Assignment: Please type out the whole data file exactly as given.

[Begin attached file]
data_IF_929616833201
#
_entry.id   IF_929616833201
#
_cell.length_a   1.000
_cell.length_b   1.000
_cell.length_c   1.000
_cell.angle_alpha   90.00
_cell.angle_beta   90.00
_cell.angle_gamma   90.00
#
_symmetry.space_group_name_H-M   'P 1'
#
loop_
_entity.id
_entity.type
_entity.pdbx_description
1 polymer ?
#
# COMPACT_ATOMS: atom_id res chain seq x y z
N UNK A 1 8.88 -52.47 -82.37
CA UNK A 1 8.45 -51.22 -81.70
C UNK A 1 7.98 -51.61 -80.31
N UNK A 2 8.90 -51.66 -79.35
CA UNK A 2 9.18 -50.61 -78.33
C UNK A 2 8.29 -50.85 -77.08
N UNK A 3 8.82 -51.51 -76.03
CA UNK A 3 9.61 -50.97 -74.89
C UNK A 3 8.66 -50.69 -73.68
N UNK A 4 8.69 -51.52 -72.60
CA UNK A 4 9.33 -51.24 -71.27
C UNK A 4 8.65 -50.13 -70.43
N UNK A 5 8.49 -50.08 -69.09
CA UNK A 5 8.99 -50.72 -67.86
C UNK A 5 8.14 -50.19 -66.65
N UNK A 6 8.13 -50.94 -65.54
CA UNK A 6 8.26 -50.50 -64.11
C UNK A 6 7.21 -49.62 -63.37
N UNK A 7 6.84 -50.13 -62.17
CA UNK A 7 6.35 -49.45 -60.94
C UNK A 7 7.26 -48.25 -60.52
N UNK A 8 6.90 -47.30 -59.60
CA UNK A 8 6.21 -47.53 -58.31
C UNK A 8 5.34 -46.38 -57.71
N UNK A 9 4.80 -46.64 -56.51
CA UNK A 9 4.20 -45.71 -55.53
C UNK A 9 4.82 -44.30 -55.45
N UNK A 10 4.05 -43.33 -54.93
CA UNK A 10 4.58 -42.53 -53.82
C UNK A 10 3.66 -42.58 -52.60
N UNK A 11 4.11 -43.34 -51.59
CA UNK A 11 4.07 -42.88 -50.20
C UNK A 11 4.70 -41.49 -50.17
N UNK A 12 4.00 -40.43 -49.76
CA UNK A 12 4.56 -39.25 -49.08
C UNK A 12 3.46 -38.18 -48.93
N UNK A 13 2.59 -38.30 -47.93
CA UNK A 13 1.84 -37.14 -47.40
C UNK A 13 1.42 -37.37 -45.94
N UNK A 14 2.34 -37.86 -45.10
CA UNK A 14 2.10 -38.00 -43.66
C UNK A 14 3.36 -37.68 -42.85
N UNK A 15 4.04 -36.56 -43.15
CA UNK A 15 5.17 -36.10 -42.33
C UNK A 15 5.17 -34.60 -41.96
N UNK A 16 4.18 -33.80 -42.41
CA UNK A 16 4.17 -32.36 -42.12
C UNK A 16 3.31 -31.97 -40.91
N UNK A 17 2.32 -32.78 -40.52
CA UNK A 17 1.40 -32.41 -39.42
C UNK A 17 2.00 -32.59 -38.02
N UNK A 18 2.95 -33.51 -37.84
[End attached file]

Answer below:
data_IF_929616833201
#
_entry.id   IF_929616833201
#
_cell.length_a   1.000
_cell.length_b   1.000
_cell.length_c   1.000
_cell.angle_alpha   90.00
_cell.angle_beta   90.00
_cell.angle_gamma   90.00
#
_symmetry.space_group_name_H-M   'P 1'
#
loop_
_entity.id
_entity.type
_entity.pdbx_description
1 polymer ?
#
# COMPACT_ATOMS: atom_id res chain seq x y z
N UNK A 1 8.88 -52.47 -82.37
CA UNK A 1 8.45 -51.22 -81.70
C UNK A 1 7.98 -51.61 -80.31
N UNK A 2 8.90 -51.66 -79.35
CA UNK A 2 9.18 -50.61 -78.33
C UNK A 2 8.29 -50.85 -77.08
N UNK A 3 8.82 -51.51 -76.03
CA UNK A 3 9.61 -50.97 -74.89
C UNK A 3 8.66 -50.69 -73.68
N UNK A 4 8.69 -51.52 -72.60
CA UNK A 4 9.33 -51.24 -71.27
C UNK A 4 8.65 -50.13 -70.43
N UNK A 5 8.49 -50.08 -69.09
CA UNK A 5 8.99 -50.72 -67.86
C UNK A 5 8.14 -50.19 -66.65
N UNK A 6 8.13 -50.94 -65.54
CA UNK A 6 8.26 -50.50 -64.11
C UNK A 6 7.21 -49.62 -63.37
N UNK A 7 6.84 -50.13 -62.17
CA UNK A 7 6.35 -49.45 -60.94
C UNK A 7 7.26 -48.25 -60.52
N UNK A 8 6.90 -47.30 -59.60
CA UNK A 8 6.21 -47.53 -58.31
C UNK A 8 5.34 -46.38 -57.71
N UNK A 9 4.80 -46.64 -56.51
CA UNK A 9 4.20 -45.71 -55.53
C UNK A 9 4.82 -44.30 -55.45
N UNK A 10 4.05 -43.33 -54.93
CA UNK A 10 4.58 -42.53 -53.82
C UNK A 10 3.66 -42.58 -52.60
N UNK A 11 4.11 -43.34 -51.59
CA UNK A 11 4.07 -42.88 -50.20
C UNK A 11 4.70 -41.49 -50.17
N UNK A 12 4.00 -40.43 -49.76
CA UNK A 12 4.56 -39.25 -49.08
C UNK A 12 3.46 -38.18 -48.93
N UNK A 13 2.59 -38.30 -47.93
CA UNK A 13 1.84 -37.14 -47.40
C UNK A 13 1.42 -37.37 -45.94
N UNK A 14 2.34 -37.86 -45.10
CA UNK A 14 2.10 -38.00 -43.66
C UNK A 14 3.36 -37.68 -42.85
N UNK A 15 4.04 -36.56 -43.15
CA UNK A 15 5.17 -36.10 -42.33
C UNK A 15 5.17 -34.60 -41.96
N UNK A 16 4.18 -33.80 -42.41
CA UNK A 16 4.17 -32.36 -42.12
C UNK A 16 3.31 -31.97 -40.91
N UNK A 17 2.32 -32.78 -40.52
CA UNK A 17 1.40 -32.41 -39.42
C UNK A 17 2.00 -32.59 -38.02
N UNK A 18 2.95 -33.51 -37.84